Unfortunately, the BEAUTY AND THE BEAST fans were in panic-mode by the time STAR-CROSSED debuted.  Believing that STAR-CROSSED was only one more show that could prevent their show from having a chance at renewal, the BEAUTY AND THE BEAST fans did everything in their power to send the message that STAR-CROSSED had to be avoided at all costs.  They flamed the fires of anti STAR-CROSSED passions across Twitter and social media.

What the BEAUTY AND THE BEAST fans failed to see was STAR-CROSSED was its best bet at survival.  Only by showing that fans would “pair” and watch both shows, that the CW would think it had finally found a successful television block to add to their upcoming Fall 2014-15 schedule.

Since BEAUTY AND THE BEAST had failed twice at “pairing” with THE VAMPIRE DIARIES in its first season and HART OF DIXIE in its second season, STAR-CROSSED was its last chance to prove it could “pair” with another show.

Alas, that was not to be simply because the BEAUTY AND THE BEAST fans failed to see how “pairing” may save their show.

(Fortunately for STAR-CROSSED, it was given a second chance to “pair” with the CW series THE TOMORROW PEOPLE, and it paired with quite nicely with it.  Fans were tuning in for both shows, establishing a solid demo rating and making that “paired” block a strong contender for the Fall season — increasing both shows odds at renewals for their second seasons.)

Twitter Abuse

Yet another terrifying trend amongst ignorant television viewers is how to use social media.  The BEAUTY AND THE BEAST fans were boastful of their ability to trend on Twitter every Monday night when their show aired, or whenever they deemed it an appropriate time to inundate Twitter with their trending campaigns.

But passion and slavish devotion to trending does not equate to advertising dollars.  Ad buyers only look at “live” viewership, which guarantees that their product commercials are being seen and perhaps may influence a viewer to buy/use their product.

Studios and networks may take note of Twitter trending to assess how engaged viewers are during a “live” airing of a TV show, but Twitter trending does not equate to ad dollars or direct revenue.

So Twitter trending is only a boast-worthy mark of a TV show.  What made the BEAUTY AND THE BEAST fans’ Twitter trending so terrifying was how they chose to use it as a destructive tool.

They not only began the campaigns to destroy STAR-CROSSED before its premiere by vowing to not watch it and encouraging the rest of the BEAUTY AND THE BEAST fans to do the same; once STAR-CROSSED did begin to air, they deliberately scheduled their Twitter trending efforts to take place during each STAR-CROSSED television broadcast airing in an effort to undermine STAR-CROSSED’s efforts to trend and demonstrate that it was establishing its own strong fanbase.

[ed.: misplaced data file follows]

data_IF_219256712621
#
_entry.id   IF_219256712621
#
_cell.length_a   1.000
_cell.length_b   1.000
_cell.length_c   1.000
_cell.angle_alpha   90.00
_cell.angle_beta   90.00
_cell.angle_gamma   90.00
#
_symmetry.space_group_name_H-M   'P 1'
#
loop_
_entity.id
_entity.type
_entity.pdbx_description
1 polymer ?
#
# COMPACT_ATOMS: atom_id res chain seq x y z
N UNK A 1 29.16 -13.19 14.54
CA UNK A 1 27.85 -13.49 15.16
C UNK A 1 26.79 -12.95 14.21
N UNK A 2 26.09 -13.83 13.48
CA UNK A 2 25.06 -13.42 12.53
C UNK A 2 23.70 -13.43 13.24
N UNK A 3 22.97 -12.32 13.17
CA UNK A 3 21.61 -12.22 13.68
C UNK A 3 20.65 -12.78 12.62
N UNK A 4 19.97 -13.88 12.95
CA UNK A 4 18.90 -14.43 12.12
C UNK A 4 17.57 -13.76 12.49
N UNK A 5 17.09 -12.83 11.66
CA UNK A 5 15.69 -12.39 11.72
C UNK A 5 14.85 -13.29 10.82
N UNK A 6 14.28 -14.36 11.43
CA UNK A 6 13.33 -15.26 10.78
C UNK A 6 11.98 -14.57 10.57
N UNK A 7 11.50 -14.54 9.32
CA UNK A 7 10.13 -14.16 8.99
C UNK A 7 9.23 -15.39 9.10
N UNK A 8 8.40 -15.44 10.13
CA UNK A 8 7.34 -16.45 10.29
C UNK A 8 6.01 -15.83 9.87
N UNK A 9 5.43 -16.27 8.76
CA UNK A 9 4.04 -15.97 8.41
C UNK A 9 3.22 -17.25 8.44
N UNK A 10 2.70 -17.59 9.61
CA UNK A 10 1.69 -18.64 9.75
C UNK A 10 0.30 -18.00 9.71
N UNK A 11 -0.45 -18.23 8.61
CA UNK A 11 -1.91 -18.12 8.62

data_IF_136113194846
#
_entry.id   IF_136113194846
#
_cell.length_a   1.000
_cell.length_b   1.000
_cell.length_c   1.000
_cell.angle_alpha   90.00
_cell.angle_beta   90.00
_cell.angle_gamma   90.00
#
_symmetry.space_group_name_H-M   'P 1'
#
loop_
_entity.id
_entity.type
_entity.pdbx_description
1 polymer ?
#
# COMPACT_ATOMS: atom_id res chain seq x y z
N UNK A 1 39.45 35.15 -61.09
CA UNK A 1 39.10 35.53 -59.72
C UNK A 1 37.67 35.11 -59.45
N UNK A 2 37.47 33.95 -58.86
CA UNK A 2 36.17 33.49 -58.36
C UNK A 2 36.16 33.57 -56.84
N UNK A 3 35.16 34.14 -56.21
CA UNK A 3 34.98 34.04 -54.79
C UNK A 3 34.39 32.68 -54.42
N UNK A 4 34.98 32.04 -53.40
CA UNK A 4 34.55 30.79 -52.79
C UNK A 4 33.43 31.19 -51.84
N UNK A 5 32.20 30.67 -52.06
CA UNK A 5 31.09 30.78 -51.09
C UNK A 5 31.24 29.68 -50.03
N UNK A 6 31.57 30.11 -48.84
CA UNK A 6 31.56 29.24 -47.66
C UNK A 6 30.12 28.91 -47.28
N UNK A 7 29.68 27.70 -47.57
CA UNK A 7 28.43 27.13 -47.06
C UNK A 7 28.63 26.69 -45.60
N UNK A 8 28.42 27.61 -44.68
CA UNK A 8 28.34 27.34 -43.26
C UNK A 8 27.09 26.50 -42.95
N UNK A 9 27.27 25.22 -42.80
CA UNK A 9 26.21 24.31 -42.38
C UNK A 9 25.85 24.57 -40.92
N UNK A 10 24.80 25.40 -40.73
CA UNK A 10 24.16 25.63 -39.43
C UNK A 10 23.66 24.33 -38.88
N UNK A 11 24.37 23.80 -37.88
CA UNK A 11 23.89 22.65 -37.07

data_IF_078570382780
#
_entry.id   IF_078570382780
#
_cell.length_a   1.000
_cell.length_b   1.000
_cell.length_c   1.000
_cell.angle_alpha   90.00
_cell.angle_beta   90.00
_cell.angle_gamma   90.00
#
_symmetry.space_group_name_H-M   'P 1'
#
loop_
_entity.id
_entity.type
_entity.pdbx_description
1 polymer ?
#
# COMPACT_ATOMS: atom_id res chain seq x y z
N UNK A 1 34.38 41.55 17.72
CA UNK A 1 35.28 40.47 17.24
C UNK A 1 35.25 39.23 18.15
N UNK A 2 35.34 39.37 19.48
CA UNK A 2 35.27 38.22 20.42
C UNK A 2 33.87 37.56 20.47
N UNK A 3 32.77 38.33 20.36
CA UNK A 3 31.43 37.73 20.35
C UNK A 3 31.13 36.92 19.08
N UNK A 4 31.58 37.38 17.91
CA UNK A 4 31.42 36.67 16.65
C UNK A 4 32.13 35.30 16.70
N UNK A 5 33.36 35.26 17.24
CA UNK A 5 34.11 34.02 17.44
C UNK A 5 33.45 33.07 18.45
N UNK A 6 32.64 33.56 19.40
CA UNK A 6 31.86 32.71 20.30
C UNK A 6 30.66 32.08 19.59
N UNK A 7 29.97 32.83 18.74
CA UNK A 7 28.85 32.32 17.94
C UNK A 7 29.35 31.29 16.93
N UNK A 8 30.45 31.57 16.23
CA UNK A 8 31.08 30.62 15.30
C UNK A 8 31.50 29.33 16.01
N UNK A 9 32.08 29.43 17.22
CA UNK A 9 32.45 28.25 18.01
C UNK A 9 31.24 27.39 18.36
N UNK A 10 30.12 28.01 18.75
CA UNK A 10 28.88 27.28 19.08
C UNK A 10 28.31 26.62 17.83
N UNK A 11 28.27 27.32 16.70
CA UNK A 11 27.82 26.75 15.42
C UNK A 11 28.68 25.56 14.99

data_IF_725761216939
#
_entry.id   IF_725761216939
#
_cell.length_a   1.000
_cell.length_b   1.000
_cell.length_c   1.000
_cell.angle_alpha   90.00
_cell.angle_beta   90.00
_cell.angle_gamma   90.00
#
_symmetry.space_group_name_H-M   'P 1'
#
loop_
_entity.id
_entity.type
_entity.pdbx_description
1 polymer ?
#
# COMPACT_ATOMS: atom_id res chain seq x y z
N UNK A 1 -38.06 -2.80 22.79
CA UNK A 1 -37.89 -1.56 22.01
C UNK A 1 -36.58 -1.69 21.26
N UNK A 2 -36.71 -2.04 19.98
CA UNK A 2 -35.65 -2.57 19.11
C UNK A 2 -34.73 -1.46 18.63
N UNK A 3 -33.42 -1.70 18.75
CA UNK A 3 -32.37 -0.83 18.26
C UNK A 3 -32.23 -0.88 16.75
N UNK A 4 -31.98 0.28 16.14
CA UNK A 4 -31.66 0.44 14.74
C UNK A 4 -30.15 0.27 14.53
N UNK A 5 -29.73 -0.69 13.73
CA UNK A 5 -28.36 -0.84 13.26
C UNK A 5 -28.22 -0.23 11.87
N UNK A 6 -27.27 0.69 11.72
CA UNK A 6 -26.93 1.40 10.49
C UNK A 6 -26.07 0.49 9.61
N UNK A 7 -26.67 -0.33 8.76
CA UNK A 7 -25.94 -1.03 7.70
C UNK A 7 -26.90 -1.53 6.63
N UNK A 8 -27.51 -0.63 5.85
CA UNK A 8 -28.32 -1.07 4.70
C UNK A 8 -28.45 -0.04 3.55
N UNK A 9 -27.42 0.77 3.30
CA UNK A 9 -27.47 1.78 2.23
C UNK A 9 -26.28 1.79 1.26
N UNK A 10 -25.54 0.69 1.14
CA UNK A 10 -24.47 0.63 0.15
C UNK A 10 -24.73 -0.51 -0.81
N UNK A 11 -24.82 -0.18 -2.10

Astoundingly, once BEAUTY AND THE BEAST was on hiatus for an indefinitely break, its fans thought it was their god-given right to still claim Monday nights as their night to wreak havoc with their Twitter campaigns.  Unfortunately, they were not content to only trend during the now-vacated BEAUTY AND THE BEAST timeslot (which had been 9 pm on Monday nights), they moved up into the STAR-CROSSED timeslot (8 pm on Monday nights) in an effort to actively destroy STAR-CROSSED’s ability to trend during its own airings.

It was even more stunning to see that one of the BEAUTY AND THE BEAST stars, Austin Basis, encouraged these destructive Twitter trending campaigns and flamed the passions of the Beasties into waging war against STAR-CROSSED, by merely saying that there was nothing wrong with a little competition and protesting:  if not Monday nights at 8 pm, then when?   (Answer: Maybe a day/time when it was more likely to be noticed favorably and not seen as a poorly chosen weapon by desperate fans.)

This poor Twitter conduct was hurtful in several ways.  For one, both BEAUTY AND THE BEAST and STAR-CROSSED are owned by CBS, then sold to the CW.  They are sister-shows from the same studio and air on the same network.  CBS has just as much to lose if one or both shows fails to get picked up, as does the CW, which will then have to see if it can successfully launch two new shows – which in the current television climate has become increasingly difficult to do.  There is less risk with renewal than with launching new shows.  Thus, both networks and studios tend favor renewal if there is an established, solid fanbase for a TV show.

Second, it illustrates how vicious, negative and entirely self-serving the BEAUTY AND THE BEAST fans were.  They were not interested in the economics of what makes a television show successful and appealing to a broadcast network and advertisers, they were only interested in proving that their favorite show was the only show worthy of their slavish devotion.  But devotion does not equate into dollars.  Ad buyers/networks are looking for committed viewers who will not just tune in for one TV show a night, but will stick around and keep watching subsequent shows and give the advertiser a second chance at capturing their attention.